Need help managing your Energy Transition? Motive Power Sustainability Services >

Insights

Unpacking Hydrogen’s Role in Decarbonizing Electricity

The 30 Largest U.S. Hydropower Plants

Hydrogen’s Role in Decarbonizing the Electricity Sector

Hydrogen constitutes 75% of the elemental mass in our universe.

According to the International Energy Agency (IEA), it could also play a pivotal role in global decarbonization efforts.

This infographic, created in partnership with the National Public Utilities Council, explores three ways this element could support the decarbonization of the global electricity sector.

Hydrogen 101

First, let’s get a few basics about hydrogen out of the way.

While abundant in nature, hydrogen is rarely found in its elemental state (H2) on Earth, meaning that it needs to be separated from other chemical compounds, such as water (H2O). Once extracted, however, it becomes a versatile and energy-dense fuel source, containing approximately three times the energy content of gasoline or natural gas.

There are several methods to extract hydrogen from compounds. Depending on the production method and energy source, the resulting hydrogen is often categorized by color to show its emission impact.

The 30 Largest U.S. Hydropower Plants

*Purple hydrogen is also referred to as red or pink hydrogen.

Today, black, gray, and blue hydrogen are used in emission-heavy industries such as petroleum refining and ammonia production.

The technology and infrastructure for purple and green hydrogen, on the other hand, are still taking shape. As they progress, these emission-free sources of hydrogen are expected to play a pivotal role in decarbonizing many hard-to-abate sectors, including power.

 

Three Ways Green Hydrogen Can Help Decarbonize

Now that we’ve covered hydrogen basics, let’s dive into where emission-free hydrogen can fit in the race to decarbonize our global electricity system.

#1: Hydrogen and Natural Gas Blending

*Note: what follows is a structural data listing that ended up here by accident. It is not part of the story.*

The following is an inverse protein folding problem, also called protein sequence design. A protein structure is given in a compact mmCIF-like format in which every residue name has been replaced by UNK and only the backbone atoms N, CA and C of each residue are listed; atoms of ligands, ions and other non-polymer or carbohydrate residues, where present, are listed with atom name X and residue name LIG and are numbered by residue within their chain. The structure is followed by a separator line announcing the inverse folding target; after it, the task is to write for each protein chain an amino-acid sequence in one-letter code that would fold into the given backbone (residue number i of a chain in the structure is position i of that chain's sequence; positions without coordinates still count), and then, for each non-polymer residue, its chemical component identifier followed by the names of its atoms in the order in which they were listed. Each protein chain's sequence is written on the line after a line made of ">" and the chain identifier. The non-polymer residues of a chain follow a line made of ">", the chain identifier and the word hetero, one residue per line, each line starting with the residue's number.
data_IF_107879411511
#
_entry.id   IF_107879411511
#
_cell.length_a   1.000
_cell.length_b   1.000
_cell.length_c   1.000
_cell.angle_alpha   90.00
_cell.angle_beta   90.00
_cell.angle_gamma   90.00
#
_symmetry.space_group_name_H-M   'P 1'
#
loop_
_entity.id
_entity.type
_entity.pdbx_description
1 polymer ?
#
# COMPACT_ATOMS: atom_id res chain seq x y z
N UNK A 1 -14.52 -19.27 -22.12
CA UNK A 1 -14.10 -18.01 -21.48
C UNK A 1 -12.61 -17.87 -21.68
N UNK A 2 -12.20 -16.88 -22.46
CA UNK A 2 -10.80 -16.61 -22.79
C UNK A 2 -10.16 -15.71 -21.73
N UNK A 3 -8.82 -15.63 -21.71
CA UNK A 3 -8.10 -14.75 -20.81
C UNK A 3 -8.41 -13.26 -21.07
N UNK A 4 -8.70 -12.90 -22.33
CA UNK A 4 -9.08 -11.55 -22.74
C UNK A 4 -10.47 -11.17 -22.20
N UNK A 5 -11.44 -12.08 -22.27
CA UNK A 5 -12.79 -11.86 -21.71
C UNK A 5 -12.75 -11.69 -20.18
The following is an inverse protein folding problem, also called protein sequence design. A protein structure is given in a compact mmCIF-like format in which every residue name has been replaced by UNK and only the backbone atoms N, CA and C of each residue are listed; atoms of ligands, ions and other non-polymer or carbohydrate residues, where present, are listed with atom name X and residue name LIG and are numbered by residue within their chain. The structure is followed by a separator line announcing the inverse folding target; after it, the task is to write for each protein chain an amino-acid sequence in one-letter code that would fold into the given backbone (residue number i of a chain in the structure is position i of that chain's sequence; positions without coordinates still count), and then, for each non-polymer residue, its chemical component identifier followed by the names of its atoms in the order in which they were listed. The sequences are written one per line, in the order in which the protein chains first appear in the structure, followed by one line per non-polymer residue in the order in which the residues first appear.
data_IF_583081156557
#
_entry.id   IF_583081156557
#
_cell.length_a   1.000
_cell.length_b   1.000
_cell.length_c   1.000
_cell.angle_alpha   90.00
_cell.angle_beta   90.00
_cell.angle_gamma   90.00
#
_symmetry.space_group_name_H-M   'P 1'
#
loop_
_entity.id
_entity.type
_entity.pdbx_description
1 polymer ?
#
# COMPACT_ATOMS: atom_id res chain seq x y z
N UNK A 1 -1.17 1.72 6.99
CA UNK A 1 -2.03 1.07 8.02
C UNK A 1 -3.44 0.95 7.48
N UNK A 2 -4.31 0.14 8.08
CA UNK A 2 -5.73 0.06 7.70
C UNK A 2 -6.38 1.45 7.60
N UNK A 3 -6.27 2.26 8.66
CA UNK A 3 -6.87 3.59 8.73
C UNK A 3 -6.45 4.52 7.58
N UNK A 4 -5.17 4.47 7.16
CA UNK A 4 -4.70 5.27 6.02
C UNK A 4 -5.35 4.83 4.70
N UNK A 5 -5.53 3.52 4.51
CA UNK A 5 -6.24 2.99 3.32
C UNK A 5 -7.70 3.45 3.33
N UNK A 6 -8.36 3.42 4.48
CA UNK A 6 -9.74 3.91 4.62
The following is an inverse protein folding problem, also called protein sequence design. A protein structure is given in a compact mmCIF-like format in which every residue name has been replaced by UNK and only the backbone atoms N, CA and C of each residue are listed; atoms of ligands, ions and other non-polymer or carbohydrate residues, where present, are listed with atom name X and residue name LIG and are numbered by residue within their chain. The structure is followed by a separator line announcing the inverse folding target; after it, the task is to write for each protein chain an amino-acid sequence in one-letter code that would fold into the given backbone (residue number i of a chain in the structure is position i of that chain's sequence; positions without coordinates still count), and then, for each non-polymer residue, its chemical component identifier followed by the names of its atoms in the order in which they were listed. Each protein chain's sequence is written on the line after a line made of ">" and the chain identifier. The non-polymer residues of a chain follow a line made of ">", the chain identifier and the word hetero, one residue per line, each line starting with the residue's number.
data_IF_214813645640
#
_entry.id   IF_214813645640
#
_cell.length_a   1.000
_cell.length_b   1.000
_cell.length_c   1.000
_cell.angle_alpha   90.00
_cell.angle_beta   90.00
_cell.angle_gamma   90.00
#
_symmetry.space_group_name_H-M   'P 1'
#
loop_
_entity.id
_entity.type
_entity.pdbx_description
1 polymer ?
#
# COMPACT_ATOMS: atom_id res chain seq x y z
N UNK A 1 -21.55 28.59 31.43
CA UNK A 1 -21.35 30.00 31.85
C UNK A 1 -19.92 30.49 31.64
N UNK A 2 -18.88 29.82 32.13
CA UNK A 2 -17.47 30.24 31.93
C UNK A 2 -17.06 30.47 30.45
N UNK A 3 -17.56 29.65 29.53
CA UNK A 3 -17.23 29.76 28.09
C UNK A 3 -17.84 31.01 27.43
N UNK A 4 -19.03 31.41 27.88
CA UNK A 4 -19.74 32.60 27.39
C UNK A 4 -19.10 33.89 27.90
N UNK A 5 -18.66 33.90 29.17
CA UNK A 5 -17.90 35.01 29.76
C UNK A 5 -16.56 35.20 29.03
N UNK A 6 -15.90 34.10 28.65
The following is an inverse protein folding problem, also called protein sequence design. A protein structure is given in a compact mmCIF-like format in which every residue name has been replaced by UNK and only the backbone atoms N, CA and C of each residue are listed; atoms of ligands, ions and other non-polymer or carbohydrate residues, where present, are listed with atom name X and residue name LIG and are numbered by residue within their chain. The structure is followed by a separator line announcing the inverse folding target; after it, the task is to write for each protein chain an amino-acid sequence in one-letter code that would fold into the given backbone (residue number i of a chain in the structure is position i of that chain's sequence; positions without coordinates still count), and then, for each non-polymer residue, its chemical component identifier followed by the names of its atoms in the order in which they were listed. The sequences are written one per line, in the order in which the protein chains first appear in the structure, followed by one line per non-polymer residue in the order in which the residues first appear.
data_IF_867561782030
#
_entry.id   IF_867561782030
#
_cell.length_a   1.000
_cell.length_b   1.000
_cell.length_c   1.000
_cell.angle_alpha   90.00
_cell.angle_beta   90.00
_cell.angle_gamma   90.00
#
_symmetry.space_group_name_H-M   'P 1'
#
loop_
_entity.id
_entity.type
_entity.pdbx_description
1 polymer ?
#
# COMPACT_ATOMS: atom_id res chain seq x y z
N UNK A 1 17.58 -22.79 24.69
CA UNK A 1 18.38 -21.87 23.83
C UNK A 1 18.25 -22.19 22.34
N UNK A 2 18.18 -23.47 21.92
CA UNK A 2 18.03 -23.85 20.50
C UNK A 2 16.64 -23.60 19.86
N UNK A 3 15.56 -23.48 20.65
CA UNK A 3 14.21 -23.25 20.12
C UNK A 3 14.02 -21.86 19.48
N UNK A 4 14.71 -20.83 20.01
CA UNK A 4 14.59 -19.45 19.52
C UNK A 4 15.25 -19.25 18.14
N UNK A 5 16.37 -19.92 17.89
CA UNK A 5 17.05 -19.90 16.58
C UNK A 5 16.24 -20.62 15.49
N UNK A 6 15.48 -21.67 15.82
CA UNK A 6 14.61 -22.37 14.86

Hydrogen can be blended with natural gas in existing pipeline infrastructure for lower-emission power generation.

According to Jenbacher, a 20–30% hydrogen volume can lead to a 7–11% decrease in CO2 emissions, compared to natural gas on its own.

In 2022, U.S. electricity from natural gas generated 743 million metric tons in the United States. A 9% reduction in emissions through hydrogen blending lowers emissions by 67 million metric tons CO2, all without the need to build new infrastructure.

#2: Fuel Cells

A fuel cell generates electricity through an electrochemical reaction between hydrogen and oxygen, with water as the only byproduct.

By using green or pink hydrogen, fuel cells can provide 100% emission-free electricity that is also efficient, reliable, and dispatchable.

#3: Energy Storage

Energy storage plays a pivotal role in decarbonizing the power sector by balancing the intermittent nature of renewables.

While other technologies, such as lithium-ion batteries, can also provide energy storage, hydrogen has a greater potential to offer both large-scale and long-term storage, up to several months at a time.

As technology advances, the IEA predicts that global underground hydrogen capacity will grow by more than 200,000% in the next 30 years, reaching 1,200 TWh in 2050. That amount of energy can power 70,000 U.S. homes for an entire year, underscoring the untapped potential that lies within hydrogen.

Learn more about how electric utilities and the power sector can lead on the path toward decarbonization here.

Additional Resources

The Rise in America’s Billion-Dollar Extreme Weather Disasters

The Rise in America’s Billion-Dollar Extreme Weather Disasters

The Rise in U.S. Billion-Dollar Extreme Weather Disasters  Since 1980, there have been 383 extreme weather or climate disasters where the damages reached at least $1 billion. In total, these disasters have cost more than $2.7 trillion. Created in partnership with...

The Most Polluted Cities in the U.S. in 2024

The Most Polluted Cities in the U.S. in 2024

The Most Polluted Cities in the U.S. in 2024  According to the World Health Organization, air pollution causes 7 million deaths annually and could cost the global economy between $18–25 trillion in annual welfare costs by 2060, or roughly 4–6% of world GDP. And...

The National Public Utilities Council (NPUC) is a leading research organization dedicated to driving progress in the decarbonization of power generation. The council fosters collaboration between public utilities, providing a platform for sharing ideas and finding innovative solutions to the challenges of reducing carbon emissions.